As children we see one person hand a cookie to another, and we remember it as an act of giving. One person gives another one a cookie in exchange for a banana; we chunk the two acts of giving together and think of the sequence as trading. Person 1 trades a banana to Person 2 for a piece of shiny metal, because he knows he can trade it to Person 3 for a cookie; we think of it as selling. Lots of people buying and selling make up a market. Activity aggregated over many markets gets chunked into the economy. The economy now can be thought of as an entity which responds to actions by central banks; we call that monetary policy. One kind of monetary policy, which involves the central bank buying private assets, is chunked as quantitative easing. And so on.

As we read and learn, we master a vast number of these abstractions, and each becomes a mental unit which we can bring to mind in an instant and share with others by uttering its name. An adult mind that is brimming with chunks is a powerful engine of reason, but it comes with a cost: a failure to communicate with other minds that have not mastered the same chunks. Many educated adults would be left out of a discussion that criticized the president for not engaging in more “quantitative easing,” though they would understand the process if it were spelled out. A high school student might be left out if you spoke about “monetary policy,” and a schoolchild might not even follow a conversation about “the economy.”

The amount of abstraction that a writer can get away with depends on the expertise of her readership. But divining the chunks that have been mastered by a typical reader requires a gift of clairvoyance with which few of us are blessed. When we are apprentices in our chosen specialty, we join a clique in which, it seems to us, everyone else seems to know so much! And they talk among themselves as if their knowledge were second nature to every educated person. As we settle in to the clique, it becomes our universe. We fail to appreciate that it is a tiny bubble in a vast multiverse of other cliques. When we make first contact with the aliens in other universes and jabber at them in our local code, they cannot understand us without a sci-fi Universal Translator. (pp. 68–69)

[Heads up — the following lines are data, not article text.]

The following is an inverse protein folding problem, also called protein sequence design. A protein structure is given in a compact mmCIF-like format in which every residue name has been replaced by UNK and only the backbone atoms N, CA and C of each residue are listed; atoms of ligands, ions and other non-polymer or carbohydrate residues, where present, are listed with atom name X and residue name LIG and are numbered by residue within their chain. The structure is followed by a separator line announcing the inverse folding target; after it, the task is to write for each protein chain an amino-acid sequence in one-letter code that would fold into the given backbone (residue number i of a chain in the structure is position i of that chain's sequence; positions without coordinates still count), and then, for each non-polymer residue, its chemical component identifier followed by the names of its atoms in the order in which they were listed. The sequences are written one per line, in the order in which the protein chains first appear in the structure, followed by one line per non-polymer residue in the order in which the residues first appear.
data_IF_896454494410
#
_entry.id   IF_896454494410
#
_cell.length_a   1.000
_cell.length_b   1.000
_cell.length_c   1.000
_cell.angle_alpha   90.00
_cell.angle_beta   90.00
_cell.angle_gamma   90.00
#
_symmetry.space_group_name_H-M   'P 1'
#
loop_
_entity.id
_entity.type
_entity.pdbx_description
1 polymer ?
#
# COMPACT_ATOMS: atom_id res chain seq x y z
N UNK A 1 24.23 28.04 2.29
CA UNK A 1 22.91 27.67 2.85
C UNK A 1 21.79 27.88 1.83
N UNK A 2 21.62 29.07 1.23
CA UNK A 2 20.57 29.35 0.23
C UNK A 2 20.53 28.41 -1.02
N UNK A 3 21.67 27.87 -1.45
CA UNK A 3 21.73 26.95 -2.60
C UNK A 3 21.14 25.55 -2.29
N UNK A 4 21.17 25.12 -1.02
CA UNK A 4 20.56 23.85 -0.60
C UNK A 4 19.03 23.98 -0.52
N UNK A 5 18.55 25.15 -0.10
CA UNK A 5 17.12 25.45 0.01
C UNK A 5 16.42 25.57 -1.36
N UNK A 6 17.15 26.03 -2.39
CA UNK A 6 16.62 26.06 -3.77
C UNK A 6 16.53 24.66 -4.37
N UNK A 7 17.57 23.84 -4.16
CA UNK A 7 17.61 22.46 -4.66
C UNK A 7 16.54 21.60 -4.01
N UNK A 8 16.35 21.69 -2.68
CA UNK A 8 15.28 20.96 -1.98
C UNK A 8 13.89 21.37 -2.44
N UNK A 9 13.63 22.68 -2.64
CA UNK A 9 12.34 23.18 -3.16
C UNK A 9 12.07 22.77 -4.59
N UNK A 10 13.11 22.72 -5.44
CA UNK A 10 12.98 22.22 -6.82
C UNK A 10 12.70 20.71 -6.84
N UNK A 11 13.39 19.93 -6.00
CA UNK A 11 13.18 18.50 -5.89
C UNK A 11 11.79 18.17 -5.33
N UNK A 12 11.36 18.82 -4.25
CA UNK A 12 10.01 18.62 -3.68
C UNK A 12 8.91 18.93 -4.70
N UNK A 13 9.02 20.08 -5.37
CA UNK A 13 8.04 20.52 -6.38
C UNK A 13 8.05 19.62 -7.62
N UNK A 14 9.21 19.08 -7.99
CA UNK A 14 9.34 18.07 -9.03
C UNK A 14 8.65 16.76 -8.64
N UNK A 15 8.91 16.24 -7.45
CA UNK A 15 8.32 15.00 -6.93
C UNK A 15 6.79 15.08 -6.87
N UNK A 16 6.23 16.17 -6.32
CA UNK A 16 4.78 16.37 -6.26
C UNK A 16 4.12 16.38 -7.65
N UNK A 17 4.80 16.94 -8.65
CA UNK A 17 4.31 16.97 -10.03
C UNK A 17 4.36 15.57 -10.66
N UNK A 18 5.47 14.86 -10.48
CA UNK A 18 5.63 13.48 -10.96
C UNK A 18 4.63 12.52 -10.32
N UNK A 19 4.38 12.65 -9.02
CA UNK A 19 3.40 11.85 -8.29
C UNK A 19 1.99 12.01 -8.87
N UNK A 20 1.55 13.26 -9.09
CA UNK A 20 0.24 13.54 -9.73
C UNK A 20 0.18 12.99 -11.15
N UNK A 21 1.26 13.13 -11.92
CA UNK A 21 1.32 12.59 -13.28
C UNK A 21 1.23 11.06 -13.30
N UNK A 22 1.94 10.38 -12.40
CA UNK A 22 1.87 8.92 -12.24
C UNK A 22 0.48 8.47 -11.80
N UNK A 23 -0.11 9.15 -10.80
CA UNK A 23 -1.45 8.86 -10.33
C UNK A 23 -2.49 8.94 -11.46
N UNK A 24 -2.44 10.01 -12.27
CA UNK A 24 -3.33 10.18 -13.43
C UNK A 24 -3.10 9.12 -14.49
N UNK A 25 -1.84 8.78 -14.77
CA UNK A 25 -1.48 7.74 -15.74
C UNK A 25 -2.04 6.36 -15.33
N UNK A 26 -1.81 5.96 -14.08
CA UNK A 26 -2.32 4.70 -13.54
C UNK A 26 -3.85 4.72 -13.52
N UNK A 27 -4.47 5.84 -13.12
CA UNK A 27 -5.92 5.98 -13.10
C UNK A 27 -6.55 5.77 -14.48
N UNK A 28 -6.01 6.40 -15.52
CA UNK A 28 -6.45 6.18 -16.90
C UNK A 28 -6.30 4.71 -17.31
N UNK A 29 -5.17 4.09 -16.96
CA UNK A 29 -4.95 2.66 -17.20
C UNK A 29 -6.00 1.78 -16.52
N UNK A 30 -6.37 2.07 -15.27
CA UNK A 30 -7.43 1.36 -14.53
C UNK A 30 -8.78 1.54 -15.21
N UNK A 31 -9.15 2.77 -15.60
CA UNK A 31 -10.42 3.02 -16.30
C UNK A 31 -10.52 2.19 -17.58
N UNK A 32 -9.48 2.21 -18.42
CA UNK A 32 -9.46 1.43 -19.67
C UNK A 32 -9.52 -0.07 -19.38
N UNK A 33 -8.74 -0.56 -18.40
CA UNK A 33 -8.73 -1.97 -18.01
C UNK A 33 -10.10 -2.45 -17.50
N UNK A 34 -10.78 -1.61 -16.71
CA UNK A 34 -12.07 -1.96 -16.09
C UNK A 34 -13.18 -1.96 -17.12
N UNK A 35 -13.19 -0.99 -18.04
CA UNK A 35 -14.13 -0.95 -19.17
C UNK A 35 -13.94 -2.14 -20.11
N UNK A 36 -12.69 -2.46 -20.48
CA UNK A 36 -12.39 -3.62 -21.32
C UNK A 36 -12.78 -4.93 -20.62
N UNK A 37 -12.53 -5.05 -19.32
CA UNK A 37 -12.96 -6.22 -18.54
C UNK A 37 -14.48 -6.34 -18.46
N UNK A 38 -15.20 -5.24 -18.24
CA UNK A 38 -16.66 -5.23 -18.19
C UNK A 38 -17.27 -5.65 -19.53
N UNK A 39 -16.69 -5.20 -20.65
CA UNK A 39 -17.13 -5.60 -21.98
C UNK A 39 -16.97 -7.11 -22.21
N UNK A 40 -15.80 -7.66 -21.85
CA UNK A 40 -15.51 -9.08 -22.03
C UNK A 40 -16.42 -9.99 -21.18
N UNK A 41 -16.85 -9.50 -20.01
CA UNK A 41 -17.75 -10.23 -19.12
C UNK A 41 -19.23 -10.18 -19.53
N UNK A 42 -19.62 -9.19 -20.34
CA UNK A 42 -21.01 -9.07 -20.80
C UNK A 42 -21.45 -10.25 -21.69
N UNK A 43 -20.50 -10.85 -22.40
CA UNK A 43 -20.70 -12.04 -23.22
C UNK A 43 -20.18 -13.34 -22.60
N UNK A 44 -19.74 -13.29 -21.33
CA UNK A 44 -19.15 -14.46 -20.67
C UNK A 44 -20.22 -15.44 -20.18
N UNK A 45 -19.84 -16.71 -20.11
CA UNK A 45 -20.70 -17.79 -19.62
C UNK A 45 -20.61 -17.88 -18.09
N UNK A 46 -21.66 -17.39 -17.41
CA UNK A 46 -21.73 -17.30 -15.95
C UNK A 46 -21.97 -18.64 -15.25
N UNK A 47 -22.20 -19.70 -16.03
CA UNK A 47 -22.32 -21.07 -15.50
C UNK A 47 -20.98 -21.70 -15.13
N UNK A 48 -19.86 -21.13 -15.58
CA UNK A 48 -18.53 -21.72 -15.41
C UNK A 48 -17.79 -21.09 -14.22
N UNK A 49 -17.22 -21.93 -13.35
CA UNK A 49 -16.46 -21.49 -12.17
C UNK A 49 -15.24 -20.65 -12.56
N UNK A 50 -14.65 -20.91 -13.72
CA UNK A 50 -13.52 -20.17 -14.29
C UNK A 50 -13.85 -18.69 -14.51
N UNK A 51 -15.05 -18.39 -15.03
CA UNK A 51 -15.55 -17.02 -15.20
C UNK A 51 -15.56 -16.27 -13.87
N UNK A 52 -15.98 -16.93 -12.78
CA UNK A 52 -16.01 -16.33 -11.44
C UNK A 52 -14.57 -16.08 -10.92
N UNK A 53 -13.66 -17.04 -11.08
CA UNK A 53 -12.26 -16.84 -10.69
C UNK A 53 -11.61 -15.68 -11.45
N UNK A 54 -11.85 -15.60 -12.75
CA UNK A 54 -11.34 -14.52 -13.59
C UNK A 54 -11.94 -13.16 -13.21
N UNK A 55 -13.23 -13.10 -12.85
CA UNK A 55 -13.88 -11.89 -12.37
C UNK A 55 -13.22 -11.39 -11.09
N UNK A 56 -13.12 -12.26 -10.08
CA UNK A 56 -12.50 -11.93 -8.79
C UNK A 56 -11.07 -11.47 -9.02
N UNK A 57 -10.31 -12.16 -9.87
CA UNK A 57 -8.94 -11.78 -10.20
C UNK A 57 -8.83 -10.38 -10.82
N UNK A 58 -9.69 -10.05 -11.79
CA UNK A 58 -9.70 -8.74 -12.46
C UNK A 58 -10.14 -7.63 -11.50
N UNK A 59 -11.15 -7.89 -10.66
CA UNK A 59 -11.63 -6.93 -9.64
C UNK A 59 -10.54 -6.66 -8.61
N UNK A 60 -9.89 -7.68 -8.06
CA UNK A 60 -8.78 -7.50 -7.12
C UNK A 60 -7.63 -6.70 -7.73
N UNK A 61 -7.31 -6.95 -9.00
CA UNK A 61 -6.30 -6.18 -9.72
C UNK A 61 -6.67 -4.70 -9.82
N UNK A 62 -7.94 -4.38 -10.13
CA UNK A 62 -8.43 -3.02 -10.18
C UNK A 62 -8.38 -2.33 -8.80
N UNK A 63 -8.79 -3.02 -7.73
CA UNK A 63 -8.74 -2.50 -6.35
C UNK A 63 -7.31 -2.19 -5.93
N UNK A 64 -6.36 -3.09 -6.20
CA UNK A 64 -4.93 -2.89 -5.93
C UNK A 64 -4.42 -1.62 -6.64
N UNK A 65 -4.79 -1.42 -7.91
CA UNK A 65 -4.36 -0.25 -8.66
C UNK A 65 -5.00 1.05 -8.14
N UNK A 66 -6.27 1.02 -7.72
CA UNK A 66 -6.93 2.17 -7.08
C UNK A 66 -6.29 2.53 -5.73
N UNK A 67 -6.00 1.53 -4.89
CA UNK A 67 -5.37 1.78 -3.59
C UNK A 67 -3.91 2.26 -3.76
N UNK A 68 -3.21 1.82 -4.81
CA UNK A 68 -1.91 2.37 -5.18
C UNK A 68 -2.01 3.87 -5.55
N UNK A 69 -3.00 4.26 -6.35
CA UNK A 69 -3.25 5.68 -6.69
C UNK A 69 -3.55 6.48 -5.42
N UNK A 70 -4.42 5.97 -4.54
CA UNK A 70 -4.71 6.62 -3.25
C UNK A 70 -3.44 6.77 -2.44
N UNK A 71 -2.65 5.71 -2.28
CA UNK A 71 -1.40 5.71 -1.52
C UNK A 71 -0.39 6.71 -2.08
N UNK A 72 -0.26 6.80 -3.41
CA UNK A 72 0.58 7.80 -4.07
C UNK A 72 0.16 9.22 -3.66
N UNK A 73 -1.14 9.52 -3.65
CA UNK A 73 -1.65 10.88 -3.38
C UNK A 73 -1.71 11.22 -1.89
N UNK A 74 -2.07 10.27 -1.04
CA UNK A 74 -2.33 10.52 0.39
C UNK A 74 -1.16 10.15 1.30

Pinker is at his best when talking about this curse. His writing is clear, his observations are important (although he ought to know that the president doesn’t engage in quantitative easing), and his advice is generally useful (even if you’ve heard it many times before). Indeed, it is not hard to imagine Pinker’s discussion of “the curse of knowledge” bringing a smile to the face of Miss Thistlebottom.

Unfortunately, however, Pinker is not immune to the curse. On the contrary, he has a bad case of it. For example, he embarks on a long discussion of the “deep structure” of grammar and how to visualize the syntax of a sentence—a discussion that perhaps will interest the very people he spends much of the book mocking, but that will leave many other readers wondering what he is talking about. The same is true for a section on usage, where paragraphs such as this abound:

The Cambridge Grammar suggests that in contemporary English many speakers have settled on a rule that allows a nominative pronoun like I or he after the coordinator and. And even more of them—the ones who say Me and Amanda are going to the mall—allow an accusative pronoun before and. It is a natural preference, because the accusative is the default case in English, occurring in a motley range of contexts (such as the bare exclamation Me!?), pretty much anywhere it is not preempted by the more selective nominative or genitive. (pp. 206–7)